In our family we’re a mixed bag as far as religion is concerned. My husband, Michael, was Jewish. I am Episcopalian. My son-in-law’s father was a Lutheran minister. My daughter finds truth and power in Buddhist principals. My granddaughters  attend a Seven Day Adventist school. And just recently, I’ve found hope in the writings of Pope Francis.

If there really is a limb, we’re way out there.

However, the religion and culture that has most impacted my life the past twenty-five years is Judaism. One facet of that impact, of course, is the food of observances and celebrations. Soon after our arrival in Aspen in 1988, Michael and I were embraced by the local Jewish community. I am comforted by knowing he enjoyed the retirement of his dreams here and those friends contributed mightily to that joy.


Mme. Maman's Chopped Chicken Liver Paté

Mme. Maman’s Chopped Chicken Liver Paté


Which brings me to chopped chicken liver.

This week’s French Fridays with Dorie recipe is Mme. Sonia Maman’s Chopped Liver. Although I always contributed food to those parties, I left the chopped liver to the pros. My speciality was Haroses, a mixture of apples, nuts, wine and cinnamon used at Passover Seder. I also participated in the brisket bake-offs. My arm still has the burn marks to prove it.


The chicken liver mixture spread on pumpernickel rye bread

The chicken liver mixture spread on pumpernickel rye bread


I never had made chopped liver. Kudos to Mme. Maman for substituting a heart-healthier peanut (or, grapeseed) oil for the traditional schmaltz which is rendered chicken fat. Her recipe is simple. Cook 2 chopped onions in oil until nicely browned. Remove the onions from the pan to drain and add the chicken livers to brown also. Because I wanted a paté rather than coarsely chopped livers, I threw the onions, livers, and seasonings  into the food processor and did the blitz. After stirring two chopped hard-boiled eggs into the mixture, I covered it tightly before placing in the fridge.

Although this is tasty (and, I took a bite), I realized this stuff could kill you. That’s when I called Mindy, one of my younger, health-conscious Jewish friends to ask if chopped livers graced her table and those of her friends. Her distaste for chicken livers came through humorously but loud and clear.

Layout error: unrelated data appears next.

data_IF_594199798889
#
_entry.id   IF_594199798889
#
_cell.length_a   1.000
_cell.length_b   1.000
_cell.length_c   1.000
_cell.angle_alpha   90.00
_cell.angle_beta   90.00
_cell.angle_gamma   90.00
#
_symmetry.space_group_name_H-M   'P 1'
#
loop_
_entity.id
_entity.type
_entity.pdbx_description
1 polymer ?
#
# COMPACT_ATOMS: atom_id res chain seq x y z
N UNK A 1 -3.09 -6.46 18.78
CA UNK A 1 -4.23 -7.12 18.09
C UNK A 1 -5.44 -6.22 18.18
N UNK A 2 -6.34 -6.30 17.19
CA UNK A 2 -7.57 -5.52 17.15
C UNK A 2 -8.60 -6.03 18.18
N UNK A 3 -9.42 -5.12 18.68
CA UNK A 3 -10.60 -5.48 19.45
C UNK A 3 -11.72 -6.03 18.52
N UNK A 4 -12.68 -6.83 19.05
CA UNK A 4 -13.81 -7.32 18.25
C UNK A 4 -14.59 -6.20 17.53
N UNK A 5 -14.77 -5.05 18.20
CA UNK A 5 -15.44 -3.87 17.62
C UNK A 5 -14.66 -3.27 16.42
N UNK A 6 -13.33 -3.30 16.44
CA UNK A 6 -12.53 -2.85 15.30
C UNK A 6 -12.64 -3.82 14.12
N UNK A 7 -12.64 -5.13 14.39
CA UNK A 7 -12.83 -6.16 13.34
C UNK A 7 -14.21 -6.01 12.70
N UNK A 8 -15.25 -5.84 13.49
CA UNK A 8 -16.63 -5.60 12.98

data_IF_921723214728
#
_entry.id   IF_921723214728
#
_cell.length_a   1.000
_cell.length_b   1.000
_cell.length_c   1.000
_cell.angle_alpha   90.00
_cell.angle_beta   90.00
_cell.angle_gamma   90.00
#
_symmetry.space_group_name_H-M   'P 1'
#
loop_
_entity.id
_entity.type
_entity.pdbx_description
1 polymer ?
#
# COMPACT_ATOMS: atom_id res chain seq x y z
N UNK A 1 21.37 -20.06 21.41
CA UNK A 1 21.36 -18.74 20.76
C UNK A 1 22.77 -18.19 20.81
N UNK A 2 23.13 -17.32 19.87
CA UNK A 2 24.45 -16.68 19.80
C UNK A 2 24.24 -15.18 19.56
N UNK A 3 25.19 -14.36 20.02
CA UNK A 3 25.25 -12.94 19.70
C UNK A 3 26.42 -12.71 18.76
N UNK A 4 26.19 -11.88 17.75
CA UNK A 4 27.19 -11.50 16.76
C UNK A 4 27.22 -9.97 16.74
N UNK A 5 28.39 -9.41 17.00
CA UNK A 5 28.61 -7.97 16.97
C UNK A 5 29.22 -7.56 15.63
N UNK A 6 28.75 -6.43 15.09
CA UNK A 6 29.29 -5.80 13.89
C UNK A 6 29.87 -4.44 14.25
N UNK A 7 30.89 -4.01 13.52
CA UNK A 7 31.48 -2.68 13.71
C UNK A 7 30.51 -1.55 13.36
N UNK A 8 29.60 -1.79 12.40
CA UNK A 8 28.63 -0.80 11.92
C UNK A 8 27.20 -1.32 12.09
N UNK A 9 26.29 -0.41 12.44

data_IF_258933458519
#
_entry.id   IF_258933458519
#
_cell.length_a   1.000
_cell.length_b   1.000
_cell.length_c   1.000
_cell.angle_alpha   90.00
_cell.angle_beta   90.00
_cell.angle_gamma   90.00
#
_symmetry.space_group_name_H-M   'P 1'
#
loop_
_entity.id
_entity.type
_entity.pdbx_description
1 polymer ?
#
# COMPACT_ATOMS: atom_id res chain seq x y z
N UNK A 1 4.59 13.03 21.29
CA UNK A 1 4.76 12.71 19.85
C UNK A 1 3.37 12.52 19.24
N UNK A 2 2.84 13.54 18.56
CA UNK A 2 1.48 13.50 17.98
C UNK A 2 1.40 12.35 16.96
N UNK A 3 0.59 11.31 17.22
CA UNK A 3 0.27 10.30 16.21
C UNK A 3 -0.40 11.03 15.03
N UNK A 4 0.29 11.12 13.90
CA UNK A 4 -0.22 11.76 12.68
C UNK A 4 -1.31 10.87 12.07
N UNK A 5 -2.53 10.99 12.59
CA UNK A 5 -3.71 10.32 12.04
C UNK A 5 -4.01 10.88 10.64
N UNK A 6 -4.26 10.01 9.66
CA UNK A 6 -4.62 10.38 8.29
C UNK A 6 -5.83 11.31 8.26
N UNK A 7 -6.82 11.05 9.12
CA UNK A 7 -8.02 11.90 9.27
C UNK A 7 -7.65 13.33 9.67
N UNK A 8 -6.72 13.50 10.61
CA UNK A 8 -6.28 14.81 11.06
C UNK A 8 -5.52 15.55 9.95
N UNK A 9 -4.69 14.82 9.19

Vegetarian Chopped Liver, a healthier alternative and mighty tasty

Vegetarian Chopped Liver, a healthier alternative and mighty tasty


“Would you like me to send you my vegetarian version?” she asked. “It’s almost, almost as good as the real thing. Whenever I make it, it’s always eaten up.”

She quickly e-mailed me the recipe, “Here we go, Mary!” she wrote. “It’s yummmmmy!!!!!” 

Vegetarian Chopped Liver


1 slice pumpernickel bread

1 15 oz. can Le Sueur peas, drained

1 hard boiled egg, chopped

1 onion,  chopped and sauteed in grapeseed oil

1/2 cup chopped, roasted walnuts

Salt and Pepper, to taste


Throw the bread, peas, and onions in a food processor and pulse into a mixture. Salt and pepper liberally to taste. Scrape the mixture into a bowl and stir in the egg and walnuts. Cover the bowl and refrigerate the mixture for two to three hours before serving.

In my taste-off, the peas held their own with the livers. Admittedly, because it was “almost, almost as good”, my heart has to belong to healthy.


French Fridays with Dorie, is an international cooking group working its way through Dorie Greenspan’s latest cookbook “Around My French Table”.  If you would like to see how my colleagues dealt with their livers, go to our FFWD link.